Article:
Eco-evolutionary consequences of dispersal syndromes during colonization in a passerine bird

Marion Nicolaus*, Richard Ubels, Christiaan Both

*Corresponding author for this work

Research output: Contribution to journalArticleAcademicpeer-review

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In most animal species, dispersing individuals possess phenotypic attributes that mitigate the costs of colonization and/or increase settlement success in new areas (‘dispersal syndromes’). This phenotypic integration likely affects population dynamics and the direction of selection, but data are lacking for natural populations. Using an approach that combines population dynamics, quantitative genetics and phenotypic selection analyses, we reveal the existence of dispersal syndromes in a pied flycatcher (Ficedula hypoleuca) population in The Netherlands: immigrants were larger, tended to have darker plumage, bred earlier and produced larger clutches than local recruits, and some of these traits were genetically correlated. Over time, the phenotypic profile of the population gradually changed: each generation advanced arrival and breeding and exhibited longer wings as the result of direct and indirect selection on these correlated traits. Although phenotypic attributes of immigrants were favored by selection during the early phase of colonization, observed phenotypic changes were similar for immigrants and local recruits. We propose that immigrants facilitated initial population establishment but that temporal changes likely resulted from climate change-induced large scale selection. This study highlights that newly established populations are of non-random composition and that phenotypic architecture affects evolutionary population trajectories.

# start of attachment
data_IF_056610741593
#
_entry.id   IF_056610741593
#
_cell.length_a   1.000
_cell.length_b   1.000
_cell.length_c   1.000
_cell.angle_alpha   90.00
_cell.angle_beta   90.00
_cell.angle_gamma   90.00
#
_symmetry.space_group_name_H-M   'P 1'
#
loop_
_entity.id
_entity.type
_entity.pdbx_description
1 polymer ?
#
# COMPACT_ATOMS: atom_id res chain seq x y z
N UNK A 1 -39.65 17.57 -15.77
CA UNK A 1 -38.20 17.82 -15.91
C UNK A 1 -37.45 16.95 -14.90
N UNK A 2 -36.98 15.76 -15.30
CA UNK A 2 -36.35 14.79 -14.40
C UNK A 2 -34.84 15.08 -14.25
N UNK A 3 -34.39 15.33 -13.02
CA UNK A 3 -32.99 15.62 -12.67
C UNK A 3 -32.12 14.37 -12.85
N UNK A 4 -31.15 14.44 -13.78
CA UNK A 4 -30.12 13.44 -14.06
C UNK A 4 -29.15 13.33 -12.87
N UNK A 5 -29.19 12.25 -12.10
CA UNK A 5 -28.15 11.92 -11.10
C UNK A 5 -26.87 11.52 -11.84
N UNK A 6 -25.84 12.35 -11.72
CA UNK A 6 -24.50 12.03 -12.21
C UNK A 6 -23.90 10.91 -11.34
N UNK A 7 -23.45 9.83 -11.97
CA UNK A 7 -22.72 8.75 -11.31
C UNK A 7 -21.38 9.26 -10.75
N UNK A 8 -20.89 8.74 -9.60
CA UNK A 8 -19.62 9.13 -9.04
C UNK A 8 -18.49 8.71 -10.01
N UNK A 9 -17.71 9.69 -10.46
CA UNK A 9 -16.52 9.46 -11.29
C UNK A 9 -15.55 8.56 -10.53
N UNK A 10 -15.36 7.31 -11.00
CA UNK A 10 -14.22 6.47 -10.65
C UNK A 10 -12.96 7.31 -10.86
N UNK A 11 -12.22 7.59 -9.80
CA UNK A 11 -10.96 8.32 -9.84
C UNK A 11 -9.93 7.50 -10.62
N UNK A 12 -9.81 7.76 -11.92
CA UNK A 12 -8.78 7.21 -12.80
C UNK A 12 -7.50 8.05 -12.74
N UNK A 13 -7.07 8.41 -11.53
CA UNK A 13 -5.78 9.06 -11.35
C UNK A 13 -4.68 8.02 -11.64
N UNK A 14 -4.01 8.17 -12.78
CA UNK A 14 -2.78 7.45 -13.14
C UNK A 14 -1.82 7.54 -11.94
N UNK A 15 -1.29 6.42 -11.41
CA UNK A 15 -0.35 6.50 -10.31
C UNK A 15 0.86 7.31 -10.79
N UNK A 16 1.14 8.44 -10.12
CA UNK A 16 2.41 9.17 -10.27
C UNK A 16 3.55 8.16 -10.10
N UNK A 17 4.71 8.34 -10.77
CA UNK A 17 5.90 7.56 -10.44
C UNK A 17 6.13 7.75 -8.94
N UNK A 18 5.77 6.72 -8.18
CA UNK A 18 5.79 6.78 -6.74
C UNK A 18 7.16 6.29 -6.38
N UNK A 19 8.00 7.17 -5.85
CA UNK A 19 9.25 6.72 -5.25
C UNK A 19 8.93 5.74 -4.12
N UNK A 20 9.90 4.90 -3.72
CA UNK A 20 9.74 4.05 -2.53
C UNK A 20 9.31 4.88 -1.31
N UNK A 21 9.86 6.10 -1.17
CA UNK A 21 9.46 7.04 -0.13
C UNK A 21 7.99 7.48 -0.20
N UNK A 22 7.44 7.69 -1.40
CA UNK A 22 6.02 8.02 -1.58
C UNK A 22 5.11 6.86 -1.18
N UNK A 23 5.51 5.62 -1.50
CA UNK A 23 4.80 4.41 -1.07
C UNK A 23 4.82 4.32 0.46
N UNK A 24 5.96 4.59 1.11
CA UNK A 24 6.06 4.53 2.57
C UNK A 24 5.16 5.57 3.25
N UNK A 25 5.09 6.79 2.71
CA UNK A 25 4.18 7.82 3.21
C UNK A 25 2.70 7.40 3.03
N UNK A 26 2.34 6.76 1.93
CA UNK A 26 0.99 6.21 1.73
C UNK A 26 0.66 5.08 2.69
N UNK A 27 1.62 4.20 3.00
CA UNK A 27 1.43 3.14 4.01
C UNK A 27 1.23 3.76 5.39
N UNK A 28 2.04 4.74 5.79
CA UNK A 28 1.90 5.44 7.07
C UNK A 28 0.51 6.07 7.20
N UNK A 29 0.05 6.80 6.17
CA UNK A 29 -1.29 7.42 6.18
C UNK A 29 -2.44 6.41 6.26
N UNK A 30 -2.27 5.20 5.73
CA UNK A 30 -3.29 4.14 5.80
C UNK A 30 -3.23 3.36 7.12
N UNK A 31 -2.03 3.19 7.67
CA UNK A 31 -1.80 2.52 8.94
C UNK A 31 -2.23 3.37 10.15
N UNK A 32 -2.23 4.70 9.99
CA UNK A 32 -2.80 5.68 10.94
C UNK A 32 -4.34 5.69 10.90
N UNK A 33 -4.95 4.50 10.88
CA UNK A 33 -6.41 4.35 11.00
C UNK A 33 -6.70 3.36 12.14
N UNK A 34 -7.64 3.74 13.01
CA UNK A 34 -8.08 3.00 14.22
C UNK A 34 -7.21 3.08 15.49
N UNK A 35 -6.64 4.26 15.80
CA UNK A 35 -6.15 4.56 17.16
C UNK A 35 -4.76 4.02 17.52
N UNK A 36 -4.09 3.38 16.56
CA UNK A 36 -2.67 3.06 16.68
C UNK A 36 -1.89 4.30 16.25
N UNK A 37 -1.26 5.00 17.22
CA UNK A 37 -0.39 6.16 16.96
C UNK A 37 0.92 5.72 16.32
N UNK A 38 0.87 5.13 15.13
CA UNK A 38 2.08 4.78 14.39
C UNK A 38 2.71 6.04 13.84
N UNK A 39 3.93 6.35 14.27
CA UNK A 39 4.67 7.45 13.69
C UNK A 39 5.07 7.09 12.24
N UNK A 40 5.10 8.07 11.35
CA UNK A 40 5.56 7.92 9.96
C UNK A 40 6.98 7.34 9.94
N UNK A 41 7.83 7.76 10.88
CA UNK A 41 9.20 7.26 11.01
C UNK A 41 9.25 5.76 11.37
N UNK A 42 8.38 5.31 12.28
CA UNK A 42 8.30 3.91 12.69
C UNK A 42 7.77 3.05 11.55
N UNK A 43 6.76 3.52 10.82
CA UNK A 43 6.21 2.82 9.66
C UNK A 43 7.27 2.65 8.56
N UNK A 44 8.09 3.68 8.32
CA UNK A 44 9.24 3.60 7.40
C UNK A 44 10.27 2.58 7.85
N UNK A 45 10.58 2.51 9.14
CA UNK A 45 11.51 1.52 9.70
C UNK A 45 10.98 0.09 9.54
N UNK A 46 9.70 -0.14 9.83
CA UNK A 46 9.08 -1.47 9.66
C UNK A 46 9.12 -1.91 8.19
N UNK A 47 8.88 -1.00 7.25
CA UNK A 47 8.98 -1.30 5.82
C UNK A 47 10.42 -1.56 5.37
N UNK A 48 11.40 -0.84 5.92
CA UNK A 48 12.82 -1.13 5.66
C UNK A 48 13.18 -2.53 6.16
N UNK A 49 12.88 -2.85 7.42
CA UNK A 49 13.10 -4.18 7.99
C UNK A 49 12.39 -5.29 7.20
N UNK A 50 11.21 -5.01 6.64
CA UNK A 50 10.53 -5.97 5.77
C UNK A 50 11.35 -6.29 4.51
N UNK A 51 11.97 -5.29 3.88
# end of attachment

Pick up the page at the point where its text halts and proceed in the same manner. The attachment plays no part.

Original languageEnglish
Number of pages14
JournalThe American Naturalist
Issue number4
Publication statusPublished - Apr-2023


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